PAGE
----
There’s disagreement in the Ceceri household over Candor. The GeekTeen, who is always happy to test-drive YA novels that are sent for review, was ultimately unimpressed. I found it an engaging read that raises some interesting issues. The difference, I suspect, is gender-based. Because Candor is speculative fiction with a lot of kissing in it.
First-time author Pam Bachorz set her story in Candor, Florida, a dead-ringer for the town of Celebration. Like the real-life Disney model community, Candor is some ‘fifties fantasy of neat mini-mansions with perfectly manicured lawns. And like its landscaping, behavior in Candor is carefully cultivated as well. The well-to-do families that move to Candor aren’t just looking for a clean, safe neighborhood for their kids: they’re also paying for a makeover that will turn their offspring into Stepford children.
Now, with two teenage boys in the house, my first thought when I read this description was “What a great idea!” I requested the review copy half-hoping there’d be clues for programming your kids to pick up their rooms without nagging. But Bachorz, who is mom to a preschooler, decided to take the teenager’s point of view. Her main characters are Oscar, the son of the man who founded Candor; Mandi, his Harvard-bound girlfriend; and Nia, the new girl in town, who can’t help standing out with her Goth get-up and her skater mentality. Oscar has discovered his Dad’s secret: kids in Candor are brainwashed by subliminal messages pumped to them through the music played over the town’s loudspeakers. Somehow Oscar has managed to duplicate his Dad’s system, and now he makes his living burning CDs with hidden messages which compel his clients to do what he wants. Candor follows Oscar as he decides whether to save Nia by helping her escape, or keep her around to quell his loneliness in a town full of automatons.
While not terribly deep or science-oriented (we don’t find out too much about how the brainwashing system works), Candor does a good job of capturing the teen point of view. Bachorz makes her dialogue believable, the plot moves quickly and there’s just enough suspense to keep you turning pages. However, I have to agree with the GeekTeen that there’s more romance in this novel than I expected to find. Oscar spends a lot of time looking at girls, thinking about girls, and conspiring to spend time with girls. The only other male he interacts with, Sherman, is a client of his escape business who turns out to be a royal pain. And except for his somewhat shady father, Oscar manages to go about his day without a lot of contact with adults. (He even shows his dad’s model homes on the weekend to prospective buyers – don’t they need real estate licenses in Florida?)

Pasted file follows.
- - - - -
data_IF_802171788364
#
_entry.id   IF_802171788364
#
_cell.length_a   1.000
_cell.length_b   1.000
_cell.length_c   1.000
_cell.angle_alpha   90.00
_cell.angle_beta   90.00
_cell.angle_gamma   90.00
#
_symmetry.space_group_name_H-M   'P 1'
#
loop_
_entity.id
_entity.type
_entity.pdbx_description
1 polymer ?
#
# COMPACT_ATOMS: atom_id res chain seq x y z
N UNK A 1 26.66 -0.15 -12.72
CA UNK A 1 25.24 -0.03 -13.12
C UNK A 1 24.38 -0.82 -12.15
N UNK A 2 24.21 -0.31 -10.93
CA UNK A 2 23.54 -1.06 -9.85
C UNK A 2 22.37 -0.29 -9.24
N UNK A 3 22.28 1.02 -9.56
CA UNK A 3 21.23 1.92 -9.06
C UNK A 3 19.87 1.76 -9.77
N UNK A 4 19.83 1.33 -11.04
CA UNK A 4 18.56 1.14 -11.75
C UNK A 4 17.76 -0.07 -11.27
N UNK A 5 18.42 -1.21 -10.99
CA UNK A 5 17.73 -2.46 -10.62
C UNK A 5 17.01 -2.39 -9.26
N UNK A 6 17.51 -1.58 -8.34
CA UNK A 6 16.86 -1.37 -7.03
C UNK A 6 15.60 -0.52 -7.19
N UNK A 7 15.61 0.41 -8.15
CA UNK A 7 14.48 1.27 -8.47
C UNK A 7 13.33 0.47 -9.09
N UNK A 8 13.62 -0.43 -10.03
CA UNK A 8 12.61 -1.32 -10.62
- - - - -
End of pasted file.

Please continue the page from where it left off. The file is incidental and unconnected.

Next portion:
Still, I liked getting a glimpse of Bachorz’s fictional world, even if she presents a different aspect of it than I would have asked for. Her website includes photos of the real Celebration, Florida, where she lived (happily, from all appearances) for many years. And with readers already asking for a sequel, it’s possible that the author will get a chance to expand her universe even more.
But I guess I’ll have to wait until Bachorz’s child hits his teens to get the parents-eye-view of a town where kids do whatever you tell them, the first time. Sigh.